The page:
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Understanding cross-national differences in depression prevalence

Published online by Cambridge University Press:  20 June 2002

G. E. SIMON
Affiliation:
From the Center for Health Studies, Group Health Cooperative, Seattle, WA, USA: Institute of Psychiatry, London; and Assessment, Classification and Epidemiology and Division of Mental Health, World Health Organization, Geneva, Switzerland
D. P. GOLDBERG
Affiliation:
From the Center for Health Studies, Group Health Cooperative, Seattle, WA, USA: Institute of Psychiatry, London; and Assessment, Classification and Epidemiology and Division of Mental Health, World Health Organization, Geneva, Switzerland
M. VON KORFF
Affiliation:
From the Center for Health Studies, Group Health Cooperative, Seattle, WA, USA: Institute of Psychiatry, London; and Assessment, Classification and Epidemiology and Division of Mental Health, World Health Organization, Geneva, Switzerland
T. B. ÜSTÜN
Affiliation:
From the Center for Health Studies, Group Health Cooperative, Seattle, WA, USA: Institute of Psychiatry, London; and Assessment, Classification and Epidemiology and Division of Mental Health, World Health Organization, Geneva, Switzerland

Abstract

Background. Previous epidemiological studies indicate large cross-national differences in prevalence of depression.

Methods. At 15 centres in 14 countries, 25916 primary care patients were screened for common mental disorders. A stratified random sample of 5447 primary care patients completed a baseline diagnostic assessment and 3197 completed a 12-month follow-up assessment. Psychiatric symptoms and diagnoses were assessed using the Composite International Diagnostic Interview (CIDI). Interviewer-rated disability was assessed using the Social Disability Schedule (SDS).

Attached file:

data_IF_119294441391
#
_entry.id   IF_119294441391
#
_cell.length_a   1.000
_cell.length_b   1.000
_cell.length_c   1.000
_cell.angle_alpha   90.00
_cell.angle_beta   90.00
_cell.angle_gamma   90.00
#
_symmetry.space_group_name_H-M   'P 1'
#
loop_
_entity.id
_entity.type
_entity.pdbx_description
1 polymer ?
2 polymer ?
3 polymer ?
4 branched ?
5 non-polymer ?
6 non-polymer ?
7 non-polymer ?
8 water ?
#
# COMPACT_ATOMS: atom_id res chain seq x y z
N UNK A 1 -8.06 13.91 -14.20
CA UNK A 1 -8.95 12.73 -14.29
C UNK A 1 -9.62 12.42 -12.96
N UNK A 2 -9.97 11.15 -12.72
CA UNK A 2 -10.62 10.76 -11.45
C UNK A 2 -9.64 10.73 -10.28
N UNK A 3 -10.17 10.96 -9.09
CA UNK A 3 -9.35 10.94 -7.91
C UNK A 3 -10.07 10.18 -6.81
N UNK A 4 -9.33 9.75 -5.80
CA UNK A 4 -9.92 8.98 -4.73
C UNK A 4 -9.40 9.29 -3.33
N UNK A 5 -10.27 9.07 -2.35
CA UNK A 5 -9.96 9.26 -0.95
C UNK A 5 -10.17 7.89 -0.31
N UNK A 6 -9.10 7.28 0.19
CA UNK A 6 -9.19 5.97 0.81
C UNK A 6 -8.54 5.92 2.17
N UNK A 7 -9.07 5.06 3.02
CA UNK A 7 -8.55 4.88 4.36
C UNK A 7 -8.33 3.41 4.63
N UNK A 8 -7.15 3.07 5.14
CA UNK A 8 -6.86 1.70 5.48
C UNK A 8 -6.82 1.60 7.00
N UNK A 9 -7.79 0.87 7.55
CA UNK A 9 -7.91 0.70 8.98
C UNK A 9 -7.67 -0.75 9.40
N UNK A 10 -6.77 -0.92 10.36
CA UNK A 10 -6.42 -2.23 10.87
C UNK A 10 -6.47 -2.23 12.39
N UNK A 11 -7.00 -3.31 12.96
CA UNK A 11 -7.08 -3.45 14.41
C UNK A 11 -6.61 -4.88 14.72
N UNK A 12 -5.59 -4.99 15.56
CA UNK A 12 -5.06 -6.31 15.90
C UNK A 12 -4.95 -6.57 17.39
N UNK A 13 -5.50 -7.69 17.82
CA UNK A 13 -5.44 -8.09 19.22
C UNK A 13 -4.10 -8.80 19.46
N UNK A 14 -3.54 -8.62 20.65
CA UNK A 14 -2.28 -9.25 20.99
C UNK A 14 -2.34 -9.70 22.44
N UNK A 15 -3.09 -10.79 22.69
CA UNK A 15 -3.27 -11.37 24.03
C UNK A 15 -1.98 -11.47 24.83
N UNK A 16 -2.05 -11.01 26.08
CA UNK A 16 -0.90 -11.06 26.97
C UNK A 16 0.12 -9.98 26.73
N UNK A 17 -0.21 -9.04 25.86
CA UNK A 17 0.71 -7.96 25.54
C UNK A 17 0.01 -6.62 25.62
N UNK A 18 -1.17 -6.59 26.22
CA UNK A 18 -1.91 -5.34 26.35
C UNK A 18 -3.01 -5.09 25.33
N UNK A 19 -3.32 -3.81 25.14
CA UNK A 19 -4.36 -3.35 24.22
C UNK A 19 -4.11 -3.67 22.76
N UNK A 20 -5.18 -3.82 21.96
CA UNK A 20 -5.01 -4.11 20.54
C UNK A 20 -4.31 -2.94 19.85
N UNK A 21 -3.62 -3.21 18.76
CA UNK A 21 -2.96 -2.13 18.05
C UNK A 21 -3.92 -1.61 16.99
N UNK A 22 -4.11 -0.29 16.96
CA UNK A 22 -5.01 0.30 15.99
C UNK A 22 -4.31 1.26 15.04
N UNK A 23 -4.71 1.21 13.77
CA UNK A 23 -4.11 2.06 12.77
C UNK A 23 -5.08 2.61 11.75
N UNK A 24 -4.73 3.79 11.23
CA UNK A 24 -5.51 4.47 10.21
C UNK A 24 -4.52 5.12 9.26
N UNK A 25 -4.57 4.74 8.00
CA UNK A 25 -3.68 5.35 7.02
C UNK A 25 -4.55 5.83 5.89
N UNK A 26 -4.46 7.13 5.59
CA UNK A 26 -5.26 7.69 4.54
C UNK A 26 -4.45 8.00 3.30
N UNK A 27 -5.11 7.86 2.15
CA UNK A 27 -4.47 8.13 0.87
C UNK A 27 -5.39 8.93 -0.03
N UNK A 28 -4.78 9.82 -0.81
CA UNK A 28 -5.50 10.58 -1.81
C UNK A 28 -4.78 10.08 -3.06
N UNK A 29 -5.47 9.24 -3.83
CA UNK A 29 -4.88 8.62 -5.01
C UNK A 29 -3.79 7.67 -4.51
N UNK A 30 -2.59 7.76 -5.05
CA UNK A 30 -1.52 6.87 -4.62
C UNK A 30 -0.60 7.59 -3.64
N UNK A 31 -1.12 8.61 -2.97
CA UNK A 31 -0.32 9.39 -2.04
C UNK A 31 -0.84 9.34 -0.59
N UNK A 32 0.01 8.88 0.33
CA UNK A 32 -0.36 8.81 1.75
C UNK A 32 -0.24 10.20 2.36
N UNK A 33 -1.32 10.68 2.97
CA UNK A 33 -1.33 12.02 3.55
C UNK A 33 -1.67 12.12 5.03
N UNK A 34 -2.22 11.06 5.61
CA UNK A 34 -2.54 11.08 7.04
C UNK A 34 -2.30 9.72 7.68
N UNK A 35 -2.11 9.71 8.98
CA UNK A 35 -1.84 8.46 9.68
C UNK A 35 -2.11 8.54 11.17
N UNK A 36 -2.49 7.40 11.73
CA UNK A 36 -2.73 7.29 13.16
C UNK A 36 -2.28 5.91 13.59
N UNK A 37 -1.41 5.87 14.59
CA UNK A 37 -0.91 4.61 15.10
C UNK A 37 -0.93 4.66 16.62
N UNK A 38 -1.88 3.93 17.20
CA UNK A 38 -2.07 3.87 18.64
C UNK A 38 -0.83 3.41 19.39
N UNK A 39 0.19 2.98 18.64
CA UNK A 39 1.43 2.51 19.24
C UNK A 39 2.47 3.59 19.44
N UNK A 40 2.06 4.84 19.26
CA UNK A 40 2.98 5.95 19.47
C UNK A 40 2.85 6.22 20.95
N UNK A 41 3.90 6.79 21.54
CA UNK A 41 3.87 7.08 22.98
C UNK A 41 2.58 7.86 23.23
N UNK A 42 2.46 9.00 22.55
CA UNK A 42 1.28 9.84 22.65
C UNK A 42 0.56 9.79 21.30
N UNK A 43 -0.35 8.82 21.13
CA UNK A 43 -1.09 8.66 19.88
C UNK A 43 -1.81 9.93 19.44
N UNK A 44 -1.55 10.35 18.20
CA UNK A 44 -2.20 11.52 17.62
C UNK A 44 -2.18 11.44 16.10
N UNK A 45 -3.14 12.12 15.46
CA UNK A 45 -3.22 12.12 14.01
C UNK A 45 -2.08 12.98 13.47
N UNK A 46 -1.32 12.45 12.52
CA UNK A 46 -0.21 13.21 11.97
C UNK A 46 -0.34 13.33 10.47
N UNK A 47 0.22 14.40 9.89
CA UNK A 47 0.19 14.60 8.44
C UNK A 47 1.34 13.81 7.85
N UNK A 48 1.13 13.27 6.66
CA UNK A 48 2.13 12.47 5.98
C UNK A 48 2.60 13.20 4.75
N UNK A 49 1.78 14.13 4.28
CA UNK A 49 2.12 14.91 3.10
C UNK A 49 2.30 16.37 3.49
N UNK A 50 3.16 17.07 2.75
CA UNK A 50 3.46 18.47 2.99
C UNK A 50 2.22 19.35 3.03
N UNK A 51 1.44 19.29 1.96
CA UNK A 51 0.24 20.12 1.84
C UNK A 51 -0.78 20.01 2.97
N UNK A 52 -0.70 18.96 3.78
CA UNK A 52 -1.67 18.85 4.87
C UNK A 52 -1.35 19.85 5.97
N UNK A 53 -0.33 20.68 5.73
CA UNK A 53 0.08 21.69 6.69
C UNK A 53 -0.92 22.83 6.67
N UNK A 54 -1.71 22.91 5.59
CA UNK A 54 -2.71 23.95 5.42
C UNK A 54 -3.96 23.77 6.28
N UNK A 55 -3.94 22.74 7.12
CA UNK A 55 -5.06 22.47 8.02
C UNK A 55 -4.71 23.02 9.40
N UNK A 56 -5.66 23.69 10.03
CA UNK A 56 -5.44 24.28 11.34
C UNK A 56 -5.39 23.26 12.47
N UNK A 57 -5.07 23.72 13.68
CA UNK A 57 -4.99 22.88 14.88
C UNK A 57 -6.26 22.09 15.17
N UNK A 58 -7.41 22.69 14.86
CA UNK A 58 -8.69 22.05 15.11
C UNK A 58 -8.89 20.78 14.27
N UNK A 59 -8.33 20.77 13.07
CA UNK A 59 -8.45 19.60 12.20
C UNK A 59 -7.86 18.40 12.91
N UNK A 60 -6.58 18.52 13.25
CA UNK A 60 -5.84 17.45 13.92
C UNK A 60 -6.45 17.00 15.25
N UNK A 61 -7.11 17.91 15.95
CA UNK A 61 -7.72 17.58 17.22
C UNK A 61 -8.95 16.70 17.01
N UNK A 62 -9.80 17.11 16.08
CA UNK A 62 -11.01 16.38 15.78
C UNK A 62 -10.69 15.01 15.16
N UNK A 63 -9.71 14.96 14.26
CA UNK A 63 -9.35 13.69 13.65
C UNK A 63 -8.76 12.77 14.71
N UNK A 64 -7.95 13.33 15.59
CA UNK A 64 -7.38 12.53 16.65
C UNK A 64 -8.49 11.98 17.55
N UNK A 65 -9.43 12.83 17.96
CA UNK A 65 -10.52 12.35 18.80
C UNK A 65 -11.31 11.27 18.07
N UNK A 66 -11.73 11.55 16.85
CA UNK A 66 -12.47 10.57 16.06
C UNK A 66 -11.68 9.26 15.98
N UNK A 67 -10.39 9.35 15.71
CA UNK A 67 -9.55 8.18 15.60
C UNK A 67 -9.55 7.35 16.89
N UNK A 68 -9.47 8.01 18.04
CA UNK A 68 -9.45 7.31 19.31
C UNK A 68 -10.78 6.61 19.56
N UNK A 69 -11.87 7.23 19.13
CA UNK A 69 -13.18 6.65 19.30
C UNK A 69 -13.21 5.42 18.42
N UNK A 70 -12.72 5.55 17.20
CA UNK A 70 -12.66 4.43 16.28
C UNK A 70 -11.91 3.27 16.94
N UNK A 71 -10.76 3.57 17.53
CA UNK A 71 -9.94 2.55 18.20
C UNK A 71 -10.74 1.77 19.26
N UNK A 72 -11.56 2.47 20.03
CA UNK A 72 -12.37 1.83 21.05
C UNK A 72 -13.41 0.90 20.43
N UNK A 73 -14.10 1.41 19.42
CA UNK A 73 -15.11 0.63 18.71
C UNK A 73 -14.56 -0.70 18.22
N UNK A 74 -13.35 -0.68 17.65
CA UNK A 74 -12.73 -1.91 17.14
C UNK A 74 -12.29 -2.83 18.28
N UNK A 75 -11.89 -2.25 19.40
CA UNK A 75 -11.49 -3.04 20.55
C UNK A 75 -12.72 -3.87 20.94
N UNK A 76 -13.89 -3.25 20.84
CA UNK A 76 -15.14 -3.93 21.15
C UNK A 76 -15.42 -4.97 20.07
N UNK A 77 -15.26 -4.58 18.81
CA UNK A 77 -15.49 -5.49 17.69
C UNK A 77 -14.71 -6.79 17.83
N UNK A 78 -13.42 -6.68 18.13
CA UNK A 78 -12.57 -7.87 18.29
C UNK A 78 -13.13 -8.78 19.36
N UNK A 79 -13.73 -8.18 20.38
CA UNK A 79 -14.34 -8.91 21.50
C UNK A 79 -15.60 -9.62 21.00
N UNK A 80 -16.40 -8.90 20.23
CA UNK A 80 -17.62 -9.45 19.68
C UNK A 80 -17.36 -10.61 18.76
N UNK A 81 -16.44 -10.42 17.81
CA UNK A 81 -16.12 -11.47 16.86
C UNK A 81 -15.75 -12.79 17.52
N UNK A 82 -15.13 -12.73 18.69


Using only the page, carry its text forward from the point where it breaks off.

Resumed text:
Results. Prevalence of current major depression varied 15-fold across centres. When centres were divided into three groups according to prevalence rates, the symptom pattern or latent structure of depressive illness was generally similar at low-, medium-, and high-prevalence centres. Depression was universally associated with disability, but this association varied significantly (t = 3·51, P = 0·0005) across centres. At higher-prevalence centres, depression was associated with lower levels of impairment. At 1 year follow-up, higher prevalence centres had both significantly higher rates of depression onset (t = 3·11, P = 0·002) and higher rates of persistence among those depressed at baseline (t = 2·49, P = 0·013).

Conclusions. Large cross-national variations in depression prevalence cannot be attributed to ‘category fallacy’ (cross-national differences in the nature or validity of depressive disorder). Use of identical measures and diagnostic criteria may actually identify different levels of depression severity in different countries or cultures. Cross-national differences in the onset and outcome of depression may reflect either true prevalence differences or differences in diagnostic threshold.

Type
Research Article
Copyright
© 2002 Cambridge University Press

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